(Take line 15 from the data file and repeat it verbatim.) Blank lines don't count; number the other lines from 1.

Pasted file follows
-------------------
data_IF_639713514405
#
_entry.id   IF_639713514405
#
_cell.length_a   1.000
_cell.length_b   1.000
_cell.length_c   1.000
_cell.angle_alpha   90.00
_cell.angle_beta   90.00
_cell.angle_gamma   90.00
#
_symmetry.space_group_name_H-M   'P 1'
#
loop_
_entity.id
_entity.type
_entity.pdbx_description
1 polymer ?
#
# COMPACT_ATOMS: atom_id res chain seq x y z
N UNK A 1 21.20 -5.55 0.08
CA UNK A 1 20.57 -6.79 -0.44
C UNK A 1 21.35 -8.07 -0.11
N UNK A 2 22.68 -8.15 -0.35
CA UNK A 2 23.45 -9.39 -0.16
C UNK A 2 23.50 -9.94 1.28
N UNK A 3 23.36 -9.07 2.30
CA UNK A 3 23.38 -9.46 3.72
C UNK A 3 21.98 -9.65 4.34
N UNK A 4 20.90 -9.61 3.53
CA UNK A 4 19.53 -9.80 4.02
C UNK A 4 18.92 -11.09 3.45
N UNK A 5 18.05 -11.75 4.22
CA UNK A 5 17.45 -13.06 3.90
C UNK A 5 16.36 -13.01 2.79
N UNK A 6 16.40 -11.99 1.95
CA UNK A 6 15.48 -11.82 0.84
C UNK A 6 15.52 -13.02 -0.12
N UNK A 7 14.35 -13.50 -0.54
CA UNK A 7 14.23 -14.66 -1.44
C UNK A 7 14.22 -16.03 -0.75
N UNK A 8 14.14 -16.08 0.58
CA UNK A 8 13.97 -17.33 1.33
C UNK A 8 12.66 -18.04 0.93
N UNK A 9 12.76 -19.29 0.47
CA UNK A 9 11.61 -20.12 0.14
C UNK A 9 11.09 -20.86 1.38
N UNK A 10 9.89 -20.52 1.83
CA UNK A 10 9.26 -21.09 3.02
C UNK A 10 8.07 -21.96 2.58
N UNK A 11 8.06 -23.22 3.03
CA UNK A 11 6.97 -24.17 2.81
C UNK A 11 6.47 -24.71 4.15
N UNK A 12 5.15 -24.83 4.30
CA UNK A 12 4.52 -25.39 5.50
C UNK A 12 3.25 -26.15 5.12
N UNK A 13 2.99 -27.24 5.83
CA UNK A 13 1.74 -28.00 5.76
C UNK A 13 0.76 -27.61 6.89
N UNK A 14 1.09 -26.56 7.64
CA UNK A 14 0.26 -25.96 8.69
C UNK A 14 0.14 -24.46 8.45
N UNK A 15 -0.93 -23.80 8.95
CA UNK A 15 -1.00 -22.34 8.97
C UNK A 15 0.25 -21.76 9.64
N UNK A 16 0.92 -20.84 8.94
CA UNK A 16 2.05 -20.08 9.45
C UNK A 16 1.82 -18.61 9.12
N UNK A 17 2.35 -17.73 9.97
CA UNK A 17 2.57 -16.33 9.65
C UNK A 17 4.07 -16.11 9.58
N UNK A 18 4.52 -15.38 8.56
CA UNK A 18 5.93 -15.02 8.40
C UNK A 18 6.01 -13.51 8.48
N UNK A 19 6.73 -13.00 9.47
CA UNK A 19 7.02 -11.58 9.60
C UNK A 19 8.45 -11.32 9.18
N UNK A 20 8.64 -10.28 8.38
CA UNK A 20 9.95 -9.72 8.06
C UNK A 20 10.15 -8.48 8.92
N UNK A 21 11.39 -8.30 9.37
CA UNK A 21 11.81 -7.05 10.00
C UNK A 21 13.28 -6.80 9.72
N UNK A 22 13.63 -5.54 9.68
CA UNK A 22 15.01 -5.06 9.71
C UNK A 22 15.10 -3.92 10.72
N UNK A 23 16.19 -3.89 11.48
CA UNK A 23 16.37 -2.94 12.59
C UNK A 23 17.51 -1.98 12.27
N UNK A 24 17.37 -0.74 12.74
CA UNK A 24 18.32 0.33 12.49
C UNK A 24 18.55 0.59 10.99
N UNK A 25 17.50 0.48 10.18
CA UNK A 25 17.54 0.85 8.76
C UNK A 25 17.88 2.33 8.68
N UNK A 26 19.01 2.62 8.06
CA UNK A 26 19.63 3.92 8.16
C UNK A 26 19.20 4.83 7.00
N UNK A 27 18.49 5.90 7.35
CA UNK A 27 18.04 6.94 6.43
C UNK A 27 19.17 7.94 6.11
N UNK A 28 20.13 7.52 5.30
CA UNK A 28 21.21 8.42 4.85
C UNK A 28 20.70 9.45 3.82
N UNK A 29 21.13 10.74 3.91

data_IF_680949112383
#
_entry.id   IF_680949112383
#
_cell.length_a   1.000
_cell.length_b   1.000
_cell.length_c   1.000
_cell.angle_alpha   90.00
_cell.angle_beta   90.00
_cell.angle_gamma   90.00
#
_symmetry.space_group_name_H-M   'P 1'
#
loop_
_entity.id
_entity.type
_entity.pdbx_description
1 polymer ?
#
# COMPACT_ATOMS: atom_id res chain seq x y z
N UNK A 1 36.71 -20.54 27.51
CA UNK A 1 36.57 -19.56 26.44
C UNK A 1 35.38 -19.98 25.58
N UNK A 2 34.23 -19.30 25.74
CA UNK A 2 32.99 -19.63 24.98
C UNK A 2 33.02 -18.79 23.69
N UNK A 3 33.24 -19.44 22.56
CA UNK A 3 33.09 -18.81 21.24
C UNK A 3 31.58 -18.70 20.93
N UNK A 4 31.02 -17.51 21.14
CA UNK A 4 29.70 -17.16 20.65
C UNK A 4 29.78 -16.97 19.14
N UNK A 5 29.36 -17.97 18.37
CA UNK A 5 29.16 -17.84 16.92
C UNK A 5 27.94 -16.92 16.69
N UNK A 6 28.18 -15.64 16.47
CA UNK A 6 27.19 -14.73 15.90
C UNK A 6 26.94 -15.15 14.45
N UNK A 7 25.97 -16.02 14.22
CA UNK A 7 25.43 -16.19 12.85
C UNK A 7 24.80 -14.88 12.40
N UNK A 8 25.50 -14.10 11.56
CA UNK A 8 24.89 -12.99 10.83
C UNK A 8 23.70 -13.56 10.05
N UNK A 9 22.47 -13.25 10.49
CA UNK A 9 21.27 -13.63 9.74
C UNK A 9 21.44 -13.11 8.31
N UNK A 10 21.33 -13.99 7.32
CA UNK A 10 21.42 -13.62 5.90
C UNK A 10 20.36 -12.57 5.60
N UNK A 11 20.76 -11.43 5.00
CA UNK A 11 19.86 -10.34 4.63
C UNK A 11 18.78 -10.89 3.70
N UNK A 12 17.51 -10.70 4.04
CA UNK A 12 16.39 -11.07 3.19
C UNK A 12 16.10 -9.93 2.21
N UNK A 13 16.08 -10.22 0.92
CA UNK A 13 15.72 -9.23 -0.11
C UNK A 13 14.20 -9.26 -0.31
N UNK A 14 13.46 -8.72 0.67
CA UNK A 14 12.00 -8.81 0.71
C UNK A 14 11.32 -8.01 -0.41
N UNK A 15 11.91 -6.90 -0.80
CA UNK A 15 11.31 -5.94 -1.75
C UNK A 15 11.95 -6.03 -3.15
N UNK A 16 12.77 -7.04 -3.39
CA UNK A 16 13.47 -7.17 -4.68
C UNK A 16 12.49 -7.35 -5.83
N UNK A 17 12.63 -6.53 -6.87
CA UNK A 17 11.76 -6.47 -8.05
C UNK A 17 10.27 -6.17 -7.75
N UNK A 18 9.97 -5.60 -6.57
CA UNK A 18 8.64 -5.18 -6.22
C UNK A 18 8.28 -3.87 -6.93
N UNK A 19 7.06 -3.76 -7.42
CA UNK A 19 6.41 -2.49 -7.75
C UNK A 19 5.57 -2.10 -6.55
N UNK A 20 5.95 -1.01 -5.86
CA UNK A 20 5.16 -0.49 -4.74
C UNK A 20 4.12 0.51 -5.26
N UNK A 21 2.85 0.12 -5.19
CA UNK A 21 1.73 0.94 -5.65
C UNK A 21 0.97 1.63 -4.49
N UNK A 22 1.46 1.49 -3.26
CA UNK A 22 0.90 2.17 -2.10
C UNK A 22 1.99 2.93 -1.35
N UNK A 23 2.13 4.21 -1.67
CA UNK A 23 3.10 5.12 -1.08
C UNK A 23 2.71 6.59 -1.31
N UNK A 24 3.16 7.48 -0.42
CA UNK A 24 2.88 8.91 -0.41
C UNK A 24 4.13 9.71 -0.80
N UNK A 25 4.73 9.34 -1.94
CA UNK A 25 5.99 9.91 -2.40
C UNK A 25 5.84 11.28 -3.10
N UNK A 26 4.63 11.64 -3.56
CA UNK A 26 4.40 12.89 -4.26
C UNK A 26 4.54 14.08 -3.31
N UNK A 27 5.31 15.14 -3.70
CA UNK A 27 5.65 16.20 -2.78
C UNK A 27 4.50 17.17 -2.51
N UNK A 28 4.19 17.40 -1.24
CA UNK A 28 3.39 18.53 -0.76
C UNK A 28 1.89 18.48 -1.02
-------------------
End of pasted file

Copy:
_entity.id